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It's great to be a goalie!
« Reply #8 on: March 06, 2011, 01:28:13 PM »
So...once you can hit long from the far-side of the circle  - and hit the same straight from the near-side - and hit the cross-side from the near-side of the circle to the far-hole - and hit the real short sprays to both the short, middle and long holes - and hit the wall- and second-man passes - and learn to do it all again on the push-side...there's not much more to learn than blocking (pull, snake, the kicks and all the sneaky stuff); keeping the ball in your zone (always priority #1); watching for loose trash; and praising your forward when your team wins.  Of course you can always start working on the push- and pull-kicks.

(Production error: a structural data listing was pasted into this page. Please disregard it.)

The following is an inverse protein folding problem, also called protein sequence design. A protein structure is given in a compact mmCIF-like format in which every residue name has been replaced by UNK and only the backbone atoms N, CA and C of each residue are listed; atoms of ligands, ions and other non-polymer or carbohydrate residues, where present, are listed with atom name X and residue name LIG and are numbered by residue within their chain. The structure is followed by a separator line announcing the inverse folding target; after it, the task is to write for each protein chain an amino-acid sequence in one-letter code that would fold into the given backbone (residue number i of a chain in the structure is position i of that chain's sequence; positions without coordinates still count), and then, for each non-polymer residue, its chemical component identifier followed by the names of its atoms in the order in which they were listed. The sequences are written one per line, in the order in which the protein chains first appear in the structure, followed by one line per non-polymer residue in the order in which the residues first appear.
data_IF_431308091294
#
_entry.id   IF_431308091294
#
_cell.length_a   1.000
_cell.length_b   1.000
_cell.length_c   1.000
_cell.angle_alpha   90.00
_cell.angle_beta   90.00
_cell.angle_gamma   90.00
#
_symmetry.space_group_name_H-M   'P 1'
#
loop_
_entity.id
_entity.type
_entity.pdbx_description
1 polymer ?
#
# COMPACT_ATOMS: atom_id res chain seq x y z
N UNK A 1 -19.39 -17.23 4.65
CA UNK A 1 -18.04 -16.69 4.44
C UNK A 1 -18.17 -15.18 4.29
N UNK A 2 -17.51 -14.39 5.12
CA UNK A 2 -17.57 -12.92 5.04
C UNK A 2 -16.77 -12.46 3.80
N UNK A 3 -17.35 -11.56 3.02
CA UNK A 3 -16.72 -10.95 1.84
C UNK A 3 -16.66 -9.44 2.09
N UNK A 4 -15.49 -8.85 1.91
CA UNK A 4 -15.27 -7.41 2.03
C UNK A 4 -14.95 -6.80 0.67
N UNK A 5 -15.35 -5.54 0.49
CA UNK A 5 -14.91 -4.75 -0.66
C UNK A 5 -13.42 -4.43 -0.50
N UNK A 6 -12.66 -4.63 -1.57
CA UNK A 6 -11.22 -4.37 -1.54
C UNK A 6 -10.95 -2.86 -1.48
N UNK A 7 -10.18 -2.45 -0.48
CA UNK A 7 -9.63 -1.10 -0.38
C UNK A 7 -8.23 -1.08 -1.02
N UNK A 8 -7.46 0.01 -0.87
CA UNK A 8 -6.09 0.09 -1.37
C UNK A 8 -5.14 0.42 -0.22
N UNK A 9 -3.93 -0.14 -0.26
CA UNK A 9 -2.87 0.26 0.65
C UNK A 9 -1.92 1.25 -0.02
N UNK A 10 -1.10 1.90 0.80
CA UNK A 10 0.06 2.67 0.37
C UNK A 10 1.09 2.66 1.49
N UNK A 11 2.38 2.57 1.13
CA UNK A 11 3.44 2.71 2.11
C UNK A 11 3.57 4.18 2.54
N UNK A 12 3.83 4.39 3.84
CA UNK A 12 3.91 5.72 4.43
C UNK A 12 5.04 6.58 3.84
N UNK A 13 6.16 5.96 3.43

Why is it great to be a goalie?
Because you can abuse both opponents at the same time!

Paul

Offline Pat

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Re: Struggling with long 2-bar pull
« Reply #9 on: April 09, 2012, 05:03:56 PM »
I'm starting to learn this shot and have a few questions:

(1) What is the advantage of starting the pull with the bumper against the far wall as opposed to starting with the ball on the white line half way between the wall and the goal?  It seems that the second option has the advantages of a shorter distance to pull before shooting and the option to bank off the far wall.

(2) Is it better to learn the 3 straight shots (near post, middle, far post) and then the sprays or all the near post shots (straight, sprays, and brush) before progressing to the middle and far post shots?

Offline foozkillah

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Re: Struggling with long 2-bar pull